SitePoint Sponsor

User Tag List

Results 1 to 8 of 8

Thread: Copyright Help

  1. #1
    <title class="lol"> bronze trophy TehYoyo's Avatar
    Join Date
    Feb 2012
    Location
    Northeast Chicago Suburbs
    Posts
    806
    Mentioned
    18 Post(s)
    Tagged
    1 Thread(s)

    Copyright Help

    Hey all. I'm trying to get a freelance business of the ground, but I'm not totally familiar with the legal stuff (which is, of course, why I'm here).

    How do I register my company name (for example, Google)?

    How do I copyright my website? How much does it cost?

    Thanks all.
    ~TehYoyo

  2. #2
    . shoooo... silver trophy logic_earth's Avatar
    Join Date
    Oct 2005
    Location
    CA
    Posts
    9,013
    Mentioned
    8 Post(s)
    Tagged
    0 Thread(s)
    Copyright is free...any thing you make has automatic copyright. Proving it is a different matter.
    M avatar for example, the copyright to it belongs to me because I made it. I didnt have to do anything to get it.
    Logic without the fatal effects.
    All code snippets are licensed under WTFPL.


  3. #3
    SitePoint Wizard silver trophy
    Join Date
    Aug 2003
    Location
    Southern California
    Posts
    4,685
    Mentioned
    19 Post(s)
    Tagged
    0 Thread(s)
    Quote Originally Posted by logic_earth View Post
    Copyright is free...any thing you make has automatic copyright. Proving it is a different matter.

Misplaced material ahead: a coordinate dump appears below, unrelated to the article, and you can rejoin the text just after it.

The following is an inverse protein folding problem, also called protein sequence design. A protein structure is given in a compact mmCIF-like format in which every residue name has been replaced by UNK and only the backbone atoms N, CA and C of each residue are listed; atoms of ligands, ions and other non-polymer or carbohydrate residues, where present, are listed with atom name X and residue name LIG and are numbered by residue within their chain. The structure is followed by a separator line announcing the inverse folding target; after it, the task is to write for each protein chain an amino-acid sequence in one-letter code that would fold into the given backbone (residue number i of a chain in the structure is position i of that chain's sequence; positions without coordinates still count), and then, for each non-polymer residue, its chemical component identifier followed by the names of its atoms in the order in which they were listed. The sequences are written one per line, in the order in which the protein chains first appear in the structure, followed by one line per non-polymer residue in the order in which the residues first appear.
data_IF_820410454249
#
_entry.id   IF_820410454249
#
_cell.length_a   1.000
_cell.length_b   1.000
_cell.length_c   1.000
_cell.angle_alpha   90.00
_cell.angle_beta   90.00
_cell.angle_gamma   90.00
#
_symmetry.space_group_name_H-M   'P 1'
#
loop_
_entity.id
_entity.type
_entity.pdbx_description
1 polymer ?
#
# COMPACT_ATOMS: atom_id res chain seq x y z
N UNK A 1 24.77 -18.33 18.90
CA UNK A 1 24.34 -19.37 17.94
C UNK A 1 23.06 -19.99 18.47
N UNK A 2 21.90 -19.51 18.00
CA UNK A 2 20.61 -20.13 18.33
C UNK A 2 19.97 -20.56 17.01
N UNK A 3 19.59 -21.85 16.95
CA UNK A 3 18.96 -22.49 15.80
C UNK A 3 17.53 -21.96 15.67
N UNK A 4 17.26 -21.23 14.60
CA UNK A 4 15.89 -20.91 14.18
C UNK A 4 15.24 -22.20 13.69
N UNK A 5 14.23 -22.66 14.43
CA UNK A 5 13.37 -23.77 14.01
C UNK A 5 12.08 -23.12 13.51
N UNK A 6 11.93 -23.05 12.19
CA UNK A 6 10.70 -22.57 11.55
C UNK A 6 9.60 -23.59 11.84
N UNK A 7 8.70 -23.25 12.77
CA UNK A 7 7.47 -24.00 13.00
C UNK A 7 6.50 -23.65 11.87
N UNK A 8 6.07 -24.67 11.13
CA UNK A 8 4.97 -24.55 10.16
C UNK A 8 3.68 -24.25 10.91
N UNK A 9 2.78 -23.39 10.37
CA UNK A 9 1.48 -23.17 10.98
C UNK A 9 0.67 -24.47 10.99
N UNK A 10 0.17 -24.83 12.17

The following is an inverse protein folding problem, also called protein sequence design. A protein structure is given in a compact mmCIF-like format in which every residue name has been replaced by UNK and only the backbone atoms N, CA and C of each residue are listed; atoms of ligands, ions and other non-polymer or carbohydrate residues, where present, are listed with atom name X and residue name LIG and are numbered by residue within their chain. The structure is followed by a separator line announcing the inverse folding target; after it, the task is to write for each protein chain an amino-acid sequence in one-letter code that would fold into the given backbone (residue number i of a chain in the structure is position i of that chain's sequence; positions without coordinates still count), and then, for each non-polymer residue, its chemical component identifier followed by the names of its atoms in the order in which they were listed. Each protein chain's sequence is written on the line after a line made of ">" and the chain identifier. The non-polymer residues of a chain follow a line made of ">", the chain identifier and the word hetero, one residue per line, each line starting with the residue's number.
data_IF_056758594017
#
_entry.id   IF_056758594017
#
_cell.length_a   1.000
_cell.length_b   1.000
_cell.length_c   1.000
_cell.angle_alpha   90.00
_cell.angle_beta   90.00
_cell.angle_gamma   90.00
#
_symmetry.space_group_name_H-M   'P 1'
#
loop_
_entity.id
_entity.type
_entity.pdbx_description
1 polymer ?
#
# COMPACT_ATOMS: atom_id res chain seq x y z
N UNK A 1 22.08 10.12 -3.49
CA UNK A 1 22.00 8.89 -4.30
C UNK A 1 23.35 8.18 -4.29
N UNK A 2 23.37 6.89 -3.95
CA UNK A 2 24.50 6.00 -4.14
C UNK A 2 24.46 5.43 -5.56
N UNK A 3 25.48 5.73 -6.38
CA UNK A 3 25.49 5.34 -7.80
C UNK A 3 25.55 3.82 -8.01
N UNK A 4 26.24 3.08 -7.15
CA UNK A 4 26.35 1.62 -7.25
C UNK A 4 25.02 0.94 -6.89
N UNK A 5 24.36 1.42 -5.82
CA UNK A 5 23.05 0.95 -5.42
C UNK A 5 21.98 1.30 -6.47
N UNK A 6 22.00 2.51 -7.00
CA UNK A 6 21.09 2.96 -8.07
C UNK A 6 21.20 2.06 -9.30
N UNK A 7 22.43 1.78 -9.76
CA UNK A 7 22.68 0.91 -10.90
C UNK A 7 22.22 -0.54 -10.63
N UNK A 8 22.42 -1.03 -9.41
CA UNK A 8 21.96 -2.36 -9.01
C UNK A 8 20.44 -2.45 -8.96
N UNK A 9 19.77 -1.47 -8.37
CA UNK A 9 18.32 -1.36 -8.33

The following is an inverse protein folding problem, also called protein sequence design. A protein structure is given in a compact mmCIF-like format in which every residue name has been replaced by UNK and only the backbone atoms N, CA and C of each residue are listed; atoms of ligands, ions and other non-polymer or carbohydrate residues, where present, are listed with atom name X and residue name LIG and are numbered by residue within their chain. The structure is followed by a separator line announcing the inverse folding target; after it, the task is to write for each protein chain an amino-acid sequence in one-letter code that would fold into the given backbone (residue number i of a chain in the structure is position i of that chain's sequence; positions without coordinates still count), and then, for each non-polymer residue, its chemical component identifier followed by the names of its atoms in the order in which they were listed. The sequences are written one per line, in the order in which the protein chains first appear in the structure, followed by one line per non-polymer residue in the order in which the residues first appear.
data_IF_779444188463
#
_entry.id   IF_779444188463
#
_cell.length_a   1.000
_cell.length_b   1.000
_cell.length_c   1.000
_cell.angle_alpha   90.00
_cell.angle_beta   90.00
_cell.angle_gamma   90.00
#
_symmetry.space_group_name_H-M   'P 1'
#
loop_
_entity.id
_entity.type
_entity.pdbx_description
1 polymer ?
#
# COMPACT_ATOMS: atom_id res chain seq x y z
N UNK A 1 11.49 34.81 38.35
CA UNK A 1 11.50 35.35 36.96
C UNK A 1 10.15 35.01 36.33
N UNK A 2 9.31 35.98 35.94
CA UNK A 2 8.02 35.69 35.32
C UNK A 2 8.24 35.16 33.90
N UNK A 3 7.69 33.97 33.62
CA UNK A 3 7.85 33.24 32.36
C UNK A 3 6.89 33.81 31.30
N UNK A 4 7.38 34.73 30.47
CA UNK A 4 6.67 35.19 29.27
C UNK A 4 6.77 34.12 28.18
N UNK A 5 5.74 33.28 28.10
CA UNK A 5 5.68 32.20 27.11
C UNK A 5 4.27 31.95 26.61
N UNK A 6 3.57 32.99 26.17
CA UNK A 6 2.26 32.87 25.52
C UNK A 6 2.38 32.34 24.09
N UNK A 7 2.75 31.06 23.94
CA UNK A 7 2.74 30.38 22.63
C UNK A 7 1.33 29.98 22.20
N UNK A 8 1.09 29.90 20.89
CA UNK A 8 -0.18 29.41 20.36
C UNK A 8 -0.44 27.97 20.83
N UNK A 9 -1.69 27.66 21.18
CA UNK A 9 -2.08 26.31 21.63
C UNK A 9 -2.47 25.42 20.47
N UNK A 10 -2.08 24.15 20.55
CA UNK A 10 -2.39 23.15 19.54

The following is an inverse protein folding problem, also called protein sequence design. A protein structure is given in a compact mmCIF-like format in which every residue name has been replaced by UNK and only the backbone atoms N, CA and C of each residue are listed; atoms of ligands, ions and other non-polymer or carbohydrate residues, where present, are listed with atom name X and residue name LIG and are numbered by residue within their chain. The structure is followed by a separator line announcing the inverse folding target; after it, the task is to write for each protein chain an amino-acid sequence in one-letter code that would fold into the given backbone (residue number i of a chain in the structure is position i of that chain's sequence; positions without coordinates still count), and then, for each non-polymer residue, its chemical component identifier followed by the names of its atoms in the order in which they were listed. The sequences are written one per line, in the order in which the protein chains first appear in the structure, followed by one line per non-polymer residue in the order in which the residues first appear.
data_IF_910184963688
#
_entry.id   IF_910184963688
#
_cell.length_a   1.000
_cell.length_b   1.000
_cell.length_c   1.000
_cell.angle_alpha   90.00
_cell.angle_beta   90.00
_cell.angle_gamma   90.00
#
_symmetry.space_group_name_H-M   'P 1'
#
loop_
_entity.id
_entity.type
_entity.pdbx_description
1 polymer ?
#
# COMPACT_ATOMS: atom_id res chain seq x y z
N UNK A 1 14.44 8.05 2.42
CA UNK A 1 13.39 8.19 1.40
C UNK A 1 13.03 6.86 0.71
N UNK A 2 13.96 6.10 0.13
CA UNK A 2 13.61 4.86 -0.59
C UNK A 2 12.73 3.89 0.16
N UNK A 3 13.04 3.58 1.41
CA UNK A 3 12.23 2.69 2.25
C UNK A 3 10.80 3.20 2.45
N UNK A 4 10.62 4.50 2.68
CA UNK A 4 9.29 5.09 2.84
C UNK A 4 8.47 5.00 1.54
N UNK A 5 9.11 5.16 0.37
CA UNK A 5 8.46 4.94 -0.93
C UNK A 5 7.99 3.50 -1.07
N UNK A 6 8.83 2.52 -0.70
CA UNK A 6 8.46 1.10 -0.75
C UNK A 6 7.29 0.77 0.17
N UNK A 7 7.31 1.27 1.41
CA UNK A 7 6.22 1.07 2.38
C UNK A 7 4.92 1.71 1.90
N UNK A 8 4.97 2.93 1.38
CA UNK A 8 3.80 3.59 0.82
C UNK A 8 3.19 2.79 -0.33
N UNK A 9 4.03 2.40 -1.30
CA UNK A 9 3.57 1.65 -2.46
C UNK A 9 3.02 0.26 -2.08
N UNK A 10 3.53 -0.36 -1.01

M avatar for example, the copyright to it belongs to me because I made it. I didnt have to do anything to get it.
    Copyright laws do vary widely by your location. For example in the US while a copyright is granted when a work is created, there are significant benefits to registering:

    Even though copyright protection is secured automatically upon creation, there are certain definite advantages to copyright registration. Registration establishes a public record of the copyright claim. Before an infringement suit may be filed in court, registration is necessary for works of U.S. origin. If made before or within five years of publication, registration establishes prima facie evidence in court of the validity of the copyright and of the facts stated in the certificate. If registration is made within three months after publication of the work or prior to an infringement of the work, statutory damages and attorney's fees will be available to the copyright owner in court actions. Also, registration allows the owner of the copyright to record the registration with the U.S. Customs Service for protection against importation of infringing copies. -http://www.copyright.gov/help/faq/mandatory_deposit.html
    - Ted S

  4. #4
    <title class="lol"> bronze trophy TehYoyo's Avatar
    Join Date
    Feb 2012
    Location
    Northeast Chicago Suburbs
    Posts
    806
    Mentioned
    18 Post(s)
    Tagged
    1 Thread(s)
    That's great! So when it says (at the bottom), 'Copyright 2012 vBulletin Solutions, Inc.' that just means it's just been registered as their work?

    What about names, like vBulletin? Is that the same process? Also, how do I check that something isn't copyrighted yet?

    Thanks for the help so far.
    ~TehYoyo

  5. #5
    SitePoint Wizard silver trophy
    Join Date
    Aug 2003
    Location
    Southern California
    Posts
    4,685
    Mentioned
    19 Post(s)
    Tagged
    0 Thread(s)
    Quote Originally Posted by TehYoyo View Post